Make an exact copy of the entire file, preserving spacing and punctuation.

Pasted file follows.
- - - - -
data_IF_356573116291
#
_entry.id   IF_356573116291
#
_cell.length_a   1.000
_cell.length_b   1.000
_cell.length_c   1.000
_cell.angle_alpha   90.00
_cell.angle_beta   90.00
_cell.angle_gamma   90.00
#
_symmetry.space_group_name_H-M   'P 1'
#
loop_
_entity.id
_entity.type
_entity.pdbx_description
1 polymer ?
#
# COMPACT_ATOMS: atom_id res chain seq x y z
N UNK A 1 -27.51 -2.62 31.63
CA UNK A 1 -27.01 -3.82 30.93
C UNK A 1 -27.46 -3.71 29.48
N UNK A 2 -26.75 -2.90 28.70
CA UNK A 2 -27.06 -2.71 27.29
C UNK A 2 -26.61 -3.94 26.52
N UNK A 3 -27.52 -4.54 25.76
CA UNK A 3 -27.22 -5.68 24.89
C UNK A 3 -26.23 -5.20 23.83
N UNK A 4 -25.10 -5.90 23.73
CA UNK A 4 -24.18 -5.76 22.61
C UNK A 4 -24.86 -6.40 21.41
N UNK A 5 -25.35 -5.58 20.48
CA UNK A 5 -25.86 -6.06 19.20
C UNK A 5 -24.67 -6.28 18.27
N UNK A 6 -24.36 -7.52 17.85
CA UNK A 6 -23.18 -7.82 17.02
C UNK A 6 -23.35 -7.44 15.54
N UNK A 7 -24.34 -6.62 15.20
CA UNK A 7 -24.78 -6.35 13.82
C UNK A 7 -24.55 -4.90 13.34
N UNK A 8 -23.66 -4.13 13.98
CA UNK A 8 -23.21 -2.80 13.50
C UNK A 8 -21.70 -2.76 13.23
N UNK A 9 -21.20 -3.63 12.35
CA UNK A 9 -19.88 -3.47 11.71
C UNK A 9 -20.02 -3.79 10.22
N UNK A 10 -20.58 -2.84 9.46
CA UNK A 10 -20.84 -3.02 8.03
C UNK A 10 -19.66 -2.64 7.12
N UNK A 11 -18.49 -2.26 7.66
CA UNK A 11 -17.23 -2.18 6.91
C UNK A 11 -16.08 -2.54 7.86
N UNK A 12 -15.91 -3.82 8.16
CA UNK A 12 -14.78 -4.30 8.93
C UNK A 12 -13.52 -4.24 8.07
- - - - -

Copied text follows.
data_IF_356573116291
#
_entry.id   IF_356573116291
#
_cell.length_a   1.000
_cell.length_b   1.000
_cell.length_c   1.000
_cell.angle_alpha   90.00
_cell.angle_beta   90.00
_cell.angle_gamma   90.00
#
_symmetry.space_group_name_H-M   'P 1'
#
loop_
_entity.id
_entity.type
_entity.pdbx_description
1 polymer ?
#
# COMPACT_ATOMS: atom_id res chain seq x y z
N UNK A 1 -27.51 -2.62 31.63
CA UNK A 1 -27.01 -3.82 30.93
C UNK A 1 -27.46 -3.71 29.48
N UNK A 2 -26.75 -2.90 28.70
CA UNK A 2 -27.06 -2.71 27.29
C UNK A 2 -26.61 -3.94 26.52
N UNK A 3 -27.52 -4.54 25.76
CA UNK A 3 -27.22 -5.68 24.89
C UNK A 3 -26.23 -5.20 23.83
N UNK A 4 -25.10 -5.90 23.73
CA UNK A 4 -24.18 -5.76 22.61
C UNK A 4 -24.86 -6.40 21.41
N UNK A 5 -25.35 -5.58 20.48
CA UNK A 5 -25.86 -6.06 19.20
C UNK A 5 -24.67 -6.28 18.27
N UNK A 6 -24.36 -7.52 17.85
CA UNK A 6 -23.18 -7.82 17.02
C UNK A 6 -23.35 -7.44 15.54
N UNK A 7 -24.34 -6.62 15.20
CA UNK A 7 -24.78 -6.35 13.82
C UNK A 7 -24.55 -4.90 13.34
N UNK A 8 -23.66 -4.13 13.98
CA UNK A 8 -23.21 -2.80 13.50
C UNK A 8 -21.70 -2.76 13.23
N UNK A 9 -21.20 -3.63 12.35
CA UNK A 9 -19.88 -3.47 11.71
C UNK A 9 -20.02 -3.79 10.22
N UNK A 10 -20.58 -2.84 9.46
CA UNK A 10 -20.84 -3.02 8.03
C UNK A 10 -19.66 -2.64 7.12
N UNK A 11 -18.49 -2.26 7.66
CA UNK A 11 -17.23 -2.18 6.91
C UNK A 11 -16.08 -2.54 7.86
N UNK A 12 -15.91 -3.82 8.16
CA UNK A 12 -14.78 -4.30 8.93
C UNK A 12 -13.52 -4.24 8.07